“[Esca] humiliated himself seeking recognition because he wanted to make sure his own children were “safe” in white mid-20th century Toronto. If he got recognition, they would then have a family line that was legitimate legally, as well as the gloss of aristocracy.  Esca failed but only in that – he had a big, wonderful family, a gorgeous garden in Toronto and a cottage north of Kingston where he happily whiled away his days, fishing, and canoeing. He had a good life, but for the one thing.”

With all the struggles involved in working on the play, most notably trying to find a balance between Esca’s Canadian upbringing and the grip of the Brooke family on Sarawak, Carley almost gave up several times. Ultimately he chose not to involve the colourful Brookes and to just focus on Esca—it was the unwanted rajah’s son who had initially piqued his interest, and the final version of the play was simply the struggle of a man trying to establish his identity. It was elegant and poignant. It was all he really needed to tell.

Given all the effort required to tell Esca’s story, it is not surprising that this project is now in its tenth year.


Esca remained attached to his school throughout his life. Trinity College School was heavily Anglo-Saxon when Esca studied there, and Carley noted that he really enjoyed his time as a student. Was it the fact that he was an excellent cricketer, or that he was alone and away from home? Either way, Esca was accepted by his peers unquestioningly.

In one of his letters kept in the school’s archives, an older Esca has just looked through old photographs from his youth. He writes about his current life: he describes recovering from a severe thrombotic heart attack, his passion for gardening, and trouble with his eyesight. He reminisces about steeplechases and cricket. But right at the end his tone changes abruptly. He mentions that the surname Daykin was an invention. He is actually Esca Brooke of Sarawak. He talks about how he was adopted by the Archdeacon Daykin and that his mother died when he was young. He recalls being surrounded by native attendants, unable to speak English when he was first sent away to England, far from the warmth of his tropical home.

His letter ends as follows.

“My half-brother now rules. I enclose stamped envelope of my own Father Sir Charles Brooke. He was a nephew of the first Rajah Sir James. My half brother is the [[?]] millionaire and I am just Esca Brooke. My name came from Whyte-Melville’s ‘The Gladiators’. [Funny the twists fortune flies].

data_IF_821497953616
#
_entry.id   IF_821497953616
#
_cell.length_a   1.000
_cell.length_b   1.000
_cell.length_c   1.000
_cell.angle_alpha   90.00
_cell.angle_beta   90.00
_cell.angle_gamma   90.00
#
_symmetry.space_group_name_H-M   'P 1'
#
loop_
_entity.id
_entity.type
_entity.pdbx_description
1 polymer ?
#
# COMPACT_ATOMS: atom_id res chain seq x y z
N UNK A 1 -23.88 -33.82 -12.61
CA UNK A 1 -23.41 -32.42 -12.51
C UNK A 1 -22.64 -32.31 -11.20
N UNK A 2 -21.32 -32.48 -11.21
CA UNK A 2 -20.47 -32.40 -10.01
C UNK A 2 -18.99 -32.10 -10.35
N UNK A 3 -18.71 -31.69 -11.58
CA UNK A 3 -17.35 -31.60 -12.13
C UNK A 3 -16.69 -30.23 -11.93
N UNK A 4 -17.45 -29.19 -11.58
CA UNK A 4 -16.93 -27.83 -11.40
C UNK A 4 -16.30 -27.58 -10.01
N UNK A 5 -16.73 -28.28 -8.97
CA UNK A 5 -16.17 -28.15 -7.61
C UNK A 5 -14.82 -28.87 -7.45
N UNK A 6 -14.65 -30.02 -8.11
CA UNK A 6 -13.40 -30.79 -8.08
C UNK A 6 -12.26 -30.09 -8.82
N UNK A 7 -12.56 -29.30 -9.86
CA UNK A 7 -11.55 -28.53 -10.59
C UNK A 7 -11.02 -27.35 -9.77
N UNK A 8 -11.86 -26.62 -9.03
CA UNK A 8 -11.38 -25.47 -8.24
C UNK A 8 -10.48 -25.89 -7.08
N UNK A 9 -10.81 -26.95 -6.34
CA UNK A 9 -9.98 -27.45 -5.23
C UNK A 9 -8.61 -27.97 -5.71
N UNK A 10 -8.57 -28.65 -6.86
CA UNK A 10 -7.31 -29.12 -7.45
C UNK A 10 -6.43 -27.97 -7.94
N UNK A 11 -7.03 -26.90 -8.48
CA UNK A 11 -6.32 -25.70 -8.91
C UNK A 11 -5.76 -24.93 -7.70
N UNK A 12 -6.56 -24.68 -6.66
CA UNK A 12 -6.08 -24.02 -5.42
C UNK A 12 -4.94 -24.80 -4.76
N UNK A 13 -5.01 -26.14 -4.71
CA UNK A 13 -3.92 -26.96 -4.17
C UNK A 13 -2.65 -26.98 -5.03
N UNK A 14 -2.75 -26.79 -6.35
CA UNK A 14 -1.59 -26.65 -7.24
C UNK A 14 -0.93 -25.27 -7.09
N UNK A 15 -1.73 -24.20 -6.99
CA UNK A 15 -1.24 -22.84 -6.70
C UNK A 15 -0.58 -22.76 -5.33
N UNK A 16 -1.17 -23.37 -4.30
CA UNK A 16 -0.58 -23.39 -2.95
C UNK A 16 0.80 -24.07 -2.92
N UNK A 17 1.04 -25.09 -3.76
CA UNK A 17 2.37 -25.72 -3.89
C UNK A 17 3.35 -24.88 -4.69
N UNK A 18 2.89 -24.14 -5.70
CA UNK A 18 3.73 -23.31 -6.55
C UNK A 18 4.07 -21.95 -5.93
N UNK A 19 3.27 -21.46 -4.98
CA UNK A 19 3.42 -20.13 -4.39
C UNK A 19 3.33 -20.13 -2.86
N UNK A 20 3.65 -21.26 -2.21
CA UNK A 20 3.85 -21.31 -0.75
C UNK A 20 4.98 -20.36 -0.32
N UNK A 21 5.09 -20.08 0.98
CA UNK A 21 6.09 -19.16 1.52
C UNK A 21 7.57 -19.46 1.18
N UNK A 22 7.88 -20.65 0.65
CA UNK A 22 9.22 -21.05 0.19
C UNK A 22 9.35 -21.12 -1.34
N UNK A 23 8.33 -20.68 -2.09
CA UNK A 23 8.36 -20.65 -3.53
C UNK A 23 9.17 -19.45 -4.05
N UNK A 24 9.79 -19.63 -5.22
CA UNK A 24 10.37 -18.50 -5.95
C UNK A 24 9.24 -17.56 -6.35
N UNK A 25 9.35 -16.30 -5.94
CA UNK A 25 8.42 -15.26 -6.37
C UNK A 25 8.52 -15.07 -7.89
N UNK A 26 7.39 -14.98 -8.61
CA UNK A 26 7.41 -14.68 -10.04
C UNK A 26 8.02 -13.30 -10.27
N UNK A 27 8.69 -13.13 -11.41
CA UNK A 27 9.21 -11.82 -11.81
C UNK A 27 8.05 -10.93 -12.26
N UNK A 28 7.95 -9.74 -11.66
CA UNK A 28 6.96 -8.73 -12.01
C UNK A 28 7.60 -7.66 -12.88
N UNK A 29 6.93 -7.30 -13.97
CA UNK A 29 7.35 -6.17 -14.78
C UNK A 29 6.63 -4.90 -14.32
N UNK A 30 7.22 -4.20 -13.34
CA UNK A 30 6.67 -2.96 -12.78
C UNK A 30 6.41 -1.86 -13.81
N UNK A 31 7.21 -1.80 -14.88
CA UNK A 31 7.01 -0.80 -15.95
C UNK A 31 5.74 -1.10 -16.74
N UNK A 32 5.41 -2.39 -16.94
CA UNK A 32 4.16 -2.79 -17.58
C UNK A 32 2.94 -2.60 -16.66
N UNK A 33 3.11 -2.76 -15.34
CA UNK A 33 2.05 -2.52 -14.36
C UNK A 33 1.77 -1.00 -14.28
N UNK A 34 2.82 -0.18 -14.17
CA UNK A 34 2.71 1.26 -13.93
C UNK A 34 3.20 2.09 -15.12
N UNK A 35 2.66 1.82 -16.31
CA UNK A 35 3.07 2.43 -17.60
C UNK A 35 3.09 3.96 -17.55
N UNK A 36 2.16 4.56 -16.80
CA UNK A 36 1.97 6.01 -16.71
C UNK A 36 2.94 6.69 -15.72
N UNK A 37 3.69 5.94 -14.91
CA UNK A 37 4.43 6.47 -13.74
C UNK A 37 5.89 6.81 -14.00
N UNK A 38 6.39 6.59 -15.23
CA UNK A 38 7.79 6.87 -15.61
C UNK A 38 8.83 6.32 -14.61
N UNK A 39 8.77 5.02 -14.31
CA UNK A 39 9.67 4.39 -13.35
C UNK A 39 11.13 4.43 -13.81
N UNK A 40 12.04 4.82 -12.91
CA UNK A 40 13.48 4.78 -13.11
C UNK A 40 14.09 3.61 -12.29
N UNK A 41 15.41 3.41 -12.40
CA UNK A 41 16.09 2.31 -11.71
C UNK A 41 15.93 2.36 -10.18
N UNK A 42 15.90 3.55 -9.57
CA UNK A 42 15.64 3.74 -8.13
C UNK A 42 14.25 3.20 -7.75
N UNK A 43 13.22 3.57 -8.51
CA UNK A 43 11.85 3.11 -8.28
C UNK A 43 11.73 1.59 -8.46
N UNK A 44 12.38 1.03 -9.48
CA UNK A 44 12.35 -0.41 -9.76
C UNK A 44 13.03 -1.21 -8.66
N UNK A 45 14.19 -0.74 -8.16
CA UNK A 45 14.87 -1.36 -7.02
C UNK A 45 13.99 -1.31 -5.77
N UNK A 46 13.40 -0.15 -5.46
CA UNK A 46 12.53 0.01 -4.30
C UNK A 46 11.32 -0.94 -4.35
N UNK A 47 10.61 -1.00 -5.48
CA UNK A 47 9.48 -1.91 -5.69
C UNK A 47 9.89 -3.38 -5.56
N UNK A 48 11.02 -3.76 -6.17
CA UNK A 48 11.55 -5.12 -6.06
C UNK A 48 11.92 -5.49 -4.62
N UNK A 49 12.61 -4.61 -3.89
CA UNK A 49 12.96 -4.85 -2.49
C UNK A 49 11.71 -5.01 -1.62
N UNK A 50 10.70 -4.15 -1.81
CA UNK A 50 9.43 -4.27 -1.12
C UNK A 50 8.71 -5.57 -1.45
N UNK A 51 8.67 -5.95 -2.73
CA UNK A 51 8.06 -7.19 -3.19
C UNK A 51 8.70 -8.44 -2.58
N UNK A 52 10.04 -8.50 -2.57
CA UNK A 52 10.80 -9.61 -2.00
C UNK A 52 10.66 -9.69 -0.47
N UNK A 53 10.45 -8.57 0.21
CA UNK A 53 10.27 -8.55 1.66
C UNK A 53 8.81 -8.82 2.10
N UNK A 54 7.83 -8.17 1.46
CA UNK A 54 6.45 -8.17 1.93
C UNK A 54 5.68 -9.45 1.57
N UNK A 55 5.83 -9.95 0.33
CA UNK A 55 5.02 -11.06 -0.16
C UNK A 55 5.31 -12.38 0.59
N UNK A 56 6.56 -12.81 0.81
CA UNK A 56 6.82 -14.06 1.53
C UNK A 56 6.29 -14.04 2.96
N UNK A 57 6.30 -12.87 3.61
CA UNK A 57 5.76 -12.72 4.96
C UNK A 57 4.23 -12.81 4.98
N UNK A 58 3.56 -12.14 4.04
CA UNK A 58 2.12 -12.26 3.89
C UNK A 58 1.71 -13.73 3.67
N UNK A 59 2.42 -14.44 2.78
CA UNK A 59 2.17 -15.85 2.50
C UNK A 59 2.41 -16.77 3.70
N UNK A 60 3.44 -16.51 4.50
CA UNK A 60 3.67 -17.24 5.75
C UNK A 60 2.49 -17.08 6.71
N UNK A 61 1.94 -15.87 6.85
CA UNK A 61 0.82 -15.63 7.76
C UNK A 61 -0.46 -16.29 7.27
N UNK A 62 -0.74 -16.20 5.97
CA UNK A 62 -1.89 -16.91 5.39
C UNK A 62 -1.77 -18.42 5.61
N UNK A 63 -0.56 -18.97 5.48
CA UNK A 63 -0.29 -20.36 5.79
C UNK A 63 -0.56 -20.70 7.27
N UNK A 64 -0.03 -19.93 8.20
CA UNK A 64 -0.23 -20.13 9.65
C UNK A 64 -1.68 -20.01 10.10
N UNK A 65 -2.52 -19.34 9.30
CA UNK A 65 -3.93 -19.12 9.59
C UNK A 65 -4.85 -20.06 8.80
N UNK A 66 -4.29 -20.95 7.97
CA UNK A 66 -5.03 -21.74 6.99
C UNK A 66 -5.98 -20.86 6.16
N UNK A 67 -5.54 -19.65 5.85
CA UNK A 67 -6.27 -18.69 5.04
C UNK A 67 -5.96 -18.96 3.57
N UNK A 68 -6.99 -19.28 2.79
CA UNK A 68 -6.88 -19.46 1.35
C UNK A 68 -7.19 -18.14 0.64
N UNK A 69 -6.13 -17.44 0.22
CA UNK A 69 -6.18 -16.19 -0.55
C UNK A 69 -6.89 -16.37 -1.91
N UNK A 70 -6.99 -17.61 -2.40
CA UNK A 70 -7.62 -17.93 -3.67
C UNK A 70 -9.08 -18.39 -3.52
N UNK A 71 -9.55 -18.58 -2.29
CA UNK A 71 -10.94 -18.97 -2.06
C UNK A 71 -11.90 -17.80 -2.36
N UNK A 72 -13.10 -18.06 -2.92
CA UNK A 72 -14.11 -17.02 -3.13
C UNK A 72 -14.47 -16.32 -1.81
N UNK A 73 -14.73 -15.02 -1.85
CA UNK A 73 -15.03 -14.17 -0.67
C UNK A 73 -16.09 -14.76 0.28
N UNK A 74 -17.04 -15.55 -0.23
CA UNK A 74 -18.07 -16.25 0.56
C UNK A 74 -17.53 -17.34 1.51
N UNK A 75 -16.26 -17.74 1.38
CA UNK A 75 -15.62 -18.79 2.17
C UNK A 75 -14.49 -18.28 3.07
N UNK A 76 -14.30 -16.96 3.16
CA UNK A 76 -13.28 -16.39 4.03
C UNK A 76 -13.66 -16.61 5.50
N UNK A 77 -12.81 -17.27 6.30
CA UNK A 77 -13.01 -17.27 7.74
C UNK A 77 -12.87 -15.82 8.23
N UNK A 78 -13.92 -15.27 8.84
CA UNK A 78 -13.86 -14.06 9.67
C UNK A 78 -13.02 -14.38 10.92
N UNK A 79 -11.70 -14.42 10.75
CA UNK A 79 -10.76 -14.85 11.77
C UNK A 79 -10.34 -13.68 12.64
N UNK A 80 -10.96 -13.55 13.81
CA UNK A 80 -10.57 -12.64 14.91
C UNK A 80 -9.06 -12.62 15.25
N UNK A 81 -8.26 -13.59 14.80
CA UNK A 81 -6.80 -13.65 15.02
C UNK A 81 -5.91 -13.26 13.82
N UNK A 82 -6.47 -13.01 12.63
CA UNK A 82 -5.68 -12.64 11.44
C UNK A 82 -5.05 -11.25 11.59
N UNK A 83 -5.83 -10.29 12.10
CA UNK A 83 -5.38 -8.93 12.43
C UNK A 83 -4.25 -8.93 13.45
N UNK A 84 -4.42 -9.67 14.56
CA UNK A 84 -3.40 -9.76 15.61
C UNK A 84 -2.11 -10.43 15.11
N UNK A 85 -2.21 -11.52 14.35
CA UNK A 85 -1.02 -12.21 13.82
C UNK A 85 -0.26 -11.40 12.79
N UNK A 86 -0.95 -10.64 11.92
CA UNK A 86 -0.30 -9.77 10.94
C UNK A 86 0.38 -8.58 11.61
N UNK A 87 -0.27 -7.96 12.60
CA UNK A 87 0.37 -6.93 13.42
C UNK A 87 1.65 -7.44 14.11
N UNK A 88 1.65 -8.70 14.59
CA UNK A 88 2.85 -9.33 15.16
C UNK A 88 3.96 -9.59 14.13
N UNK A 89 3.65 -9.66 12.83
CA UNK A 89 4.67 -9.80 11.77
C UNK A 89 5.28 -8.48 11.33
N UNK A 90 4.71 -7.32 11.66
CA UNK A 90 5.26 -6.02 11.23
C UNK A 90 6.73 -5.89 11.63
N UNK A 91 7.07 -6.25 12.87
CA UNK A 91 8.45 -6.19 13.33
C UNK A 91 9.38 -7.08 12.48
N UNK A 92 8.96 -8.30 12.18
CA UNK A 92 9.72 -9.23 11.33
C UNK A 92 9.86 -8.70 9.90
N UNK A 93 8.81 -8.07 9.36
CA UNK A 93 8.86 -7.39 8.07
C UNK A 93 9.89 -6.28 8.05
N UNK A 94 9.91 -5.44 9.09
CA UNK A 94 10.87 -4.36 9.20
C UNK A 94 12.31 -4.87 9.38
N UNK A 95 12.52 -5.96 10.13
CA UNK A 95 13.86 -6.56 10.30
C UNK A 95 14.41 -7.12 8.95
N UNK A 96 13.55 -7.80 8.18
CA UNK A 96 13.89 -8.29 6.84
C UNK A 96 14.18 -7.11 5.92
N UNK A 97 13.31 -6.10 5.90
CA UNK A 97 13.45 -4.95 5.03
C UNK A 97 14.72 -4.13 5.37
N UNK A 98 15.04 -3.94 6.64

“Our love to that darling wife of yours.

“The best to yourself.

“Most sincerely.

“Esca BD”

This letter was written in April of 1943. A nation on war footing. Japanese Canadians forced from the coast and rounded up in camps. The Brooke royals evacuated from Borneo as the war consumed Sarawak.

Esca died in 1953 and was buried at the Mount Pleasant cemetery in Toronto.

Decades after his death, two of his daughters visited Sarawak, which had gained independence and was now a Malaysian state. Regional newspapers happily ran articles showing the daughters arriving in Simanggang, renamed Sri Aman, to meet with distant relatives. It was a nostalgic throwback to an era that was fast becoming quaint. Newly-minted politicians in the state capital of Kuching found themselves in a country where ideas of racial strife, eroding traditions, and petroleum geopolitics had become their new reality.


One final note is that Esca was a noted gardener.  His garden in Lawrence Park was reportedly magnificent and warranted a mention in the Pybus book. The granddaughters recalled their brother going over to help Esca work on the garden in his youth. Carley hoped to see the garden itself when he paid a visit to Lawrence Park, wandering down the street where Esca once lived. But the new occupants of Esca’s old houses were never in when he made his rounds, and their backyards were out of sight. Perhaps some remnants of Esca’s old garden still remained, but judging from the scale of the renovations it was likely that nothing was left. Traces of Esca’s life were preserved only in memory, his handwritten letters, and the photographs of him staring back at the camera, sharply distinct Eurasian features captured on film.


The reading was well received. Carley’s nervousness about how the descendants would react happily evaporated. One of them was particularly happy with Esca’s portrayal, whose photos filled the albums that they had been inspecting in the front pew. That perhaps was the best compliment that he could have received. After a decade of work Canadian Rajah was now edging towards its full production. It will soon be the 150th anniversary of Esca’s birth, and to Carley it was only right that Esca’s story should be premiered in Toronto, his adopted home after a lifetime of struggles.

The guests prepared to depart as the long summer day drew to a close. Darkness. The only lights issued from inside the church. And out of the dusk a sleek black 1935 Rolls-Royce driven by one of the descendants appeared from its hiding place behind the church, its vast headlights gleaming dimly. To Carley it was bizarre and fitting; it was almost as if a rajah was going to emerge from the car.

But the time of kings and empires was long over. The engine of the Rolls came to life and it started out of Wesleyville, vanishing into the night.

Dave Carley’s Canadian Rajah  is currently still in production, with a reading scheduled for January 28th (evening) and 29th (matinee) at the Warkworth Town Hall Centre for the Arts. Since Richard Lee will be with a production of Kim’s Convenience, and the play will be headlined by Jon de Leon and Chick Reid. For more information on the play, read our follow-up interview with Dave here. This article would not have been possible without help from Dave and Viola Lyons of the Trinity College School. Photographs of Esca Brooke courtesy of Joan Brown and Shirley Cooke.